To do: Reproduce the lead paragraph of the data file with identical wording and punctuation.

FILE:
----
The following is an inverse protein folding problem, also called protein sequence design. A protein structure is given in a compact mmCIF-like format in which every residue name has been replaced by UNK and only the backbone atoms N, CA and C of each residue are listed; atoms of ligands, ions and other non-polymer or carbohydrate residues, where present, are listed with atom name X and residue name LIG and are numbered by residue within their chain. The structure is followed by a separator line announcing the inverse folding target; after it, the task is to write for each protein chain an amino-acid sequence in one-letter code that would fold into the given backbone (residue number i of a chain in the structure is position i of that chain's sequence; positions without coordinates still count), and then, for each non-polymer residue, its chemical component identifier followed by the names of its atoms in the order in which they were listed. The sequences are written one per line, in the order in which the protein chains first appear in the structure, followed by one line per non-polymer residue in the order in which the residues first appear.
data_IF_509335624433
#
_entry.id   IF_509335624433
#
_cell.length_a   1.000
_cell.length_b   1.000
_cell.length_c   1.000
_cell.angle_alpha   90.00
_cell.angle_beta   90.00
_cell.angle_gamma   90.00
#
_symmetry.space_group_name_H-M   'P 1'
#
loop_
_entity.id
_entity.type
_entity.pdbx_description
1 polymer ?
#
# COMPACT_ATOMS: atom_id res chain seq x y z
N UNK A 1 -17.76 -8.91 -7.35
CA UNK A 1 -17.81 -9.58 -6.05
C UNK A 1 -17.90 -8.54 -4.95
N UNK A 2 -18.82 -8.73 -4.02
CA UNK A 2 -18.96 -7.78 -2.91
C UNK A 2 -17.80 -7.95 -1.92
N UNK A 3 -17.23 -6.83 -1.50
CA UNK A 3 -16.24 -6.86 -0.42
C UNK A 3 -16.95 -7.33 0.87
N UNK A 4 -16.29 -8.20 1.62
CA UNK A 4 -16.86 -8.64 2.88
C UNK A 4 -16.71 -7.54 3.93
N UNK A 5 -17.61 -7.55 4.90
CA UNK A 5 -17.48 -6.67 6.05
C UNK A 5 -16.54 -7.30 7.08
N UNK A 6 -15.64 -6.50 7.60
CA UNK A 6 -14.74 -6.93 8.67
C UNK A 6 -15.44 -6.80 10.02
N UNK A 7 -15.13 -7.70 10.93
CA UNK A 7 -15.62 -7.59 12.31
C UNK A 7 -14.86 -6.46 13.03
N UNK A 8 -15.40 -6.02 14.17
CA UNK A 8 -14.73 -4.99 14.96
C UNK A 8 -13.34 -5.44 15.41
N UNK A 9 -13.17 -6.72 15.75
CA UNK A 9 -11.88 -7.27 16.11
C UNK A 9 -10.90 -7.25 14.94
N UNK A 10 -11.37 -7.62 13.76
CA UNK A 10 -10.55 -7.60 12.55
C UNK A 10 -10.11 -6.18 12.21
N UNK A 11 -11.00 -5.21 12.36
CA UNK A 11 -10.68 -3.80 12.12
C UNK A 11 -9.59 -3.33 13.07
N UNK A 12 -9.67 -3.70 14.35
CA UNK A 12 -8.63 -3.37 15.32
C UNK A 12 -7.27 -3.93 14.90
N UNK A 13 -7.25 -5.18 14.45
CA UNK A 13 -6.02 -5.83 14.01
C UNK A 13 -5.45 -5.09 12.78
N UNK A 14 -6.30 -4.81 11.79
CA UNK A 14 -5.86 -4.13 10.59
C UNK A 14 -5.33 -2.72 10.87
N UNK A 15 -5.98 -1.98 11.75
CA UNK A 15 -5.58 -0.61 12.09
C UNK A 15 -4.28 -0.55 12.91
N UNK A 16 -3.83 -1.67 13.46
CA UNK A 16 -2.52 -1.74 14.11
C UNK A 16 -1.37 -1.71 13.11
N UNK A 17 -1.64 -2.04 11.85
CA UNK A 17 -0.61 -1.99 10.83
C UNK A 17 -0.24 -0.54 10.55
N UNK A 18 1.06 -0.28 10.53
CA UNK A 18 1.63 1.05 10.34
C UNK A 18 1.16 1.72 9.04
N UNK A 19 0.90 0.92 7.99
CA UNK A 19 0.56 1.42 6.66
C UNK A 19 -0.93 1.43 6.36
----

The following is an inverse protein folding problem, also called protein sequence design. A protein structure is given in a compact mmCIF-like format in which every residue name has been replaced by UNK and only the backbone atoms N, CA and C of each residue are listed; atoms of ligands, ions and other non-polymer or carbohydrate residues, where present, are listed with atom name X and residue name LIG and are numbered by residue within their chain. The structure is followed by a separator line announcing the inverse folding target; after it, the task is to write for each protein chain an amino-acid sequence in one-letter code that would fold into the given backbone (residue number i of a chain in the structure is position i of that chain's sequence; positions without coordinates still count), and then, for each non-polymer residue, its chemical component identifier followed by the names of its atoms in the order in which they were listed. The sequences are written one per line, in the order in which the protein chains first appear in the structure, followed by one line per non-polymer residue in the order in which the residues first appear.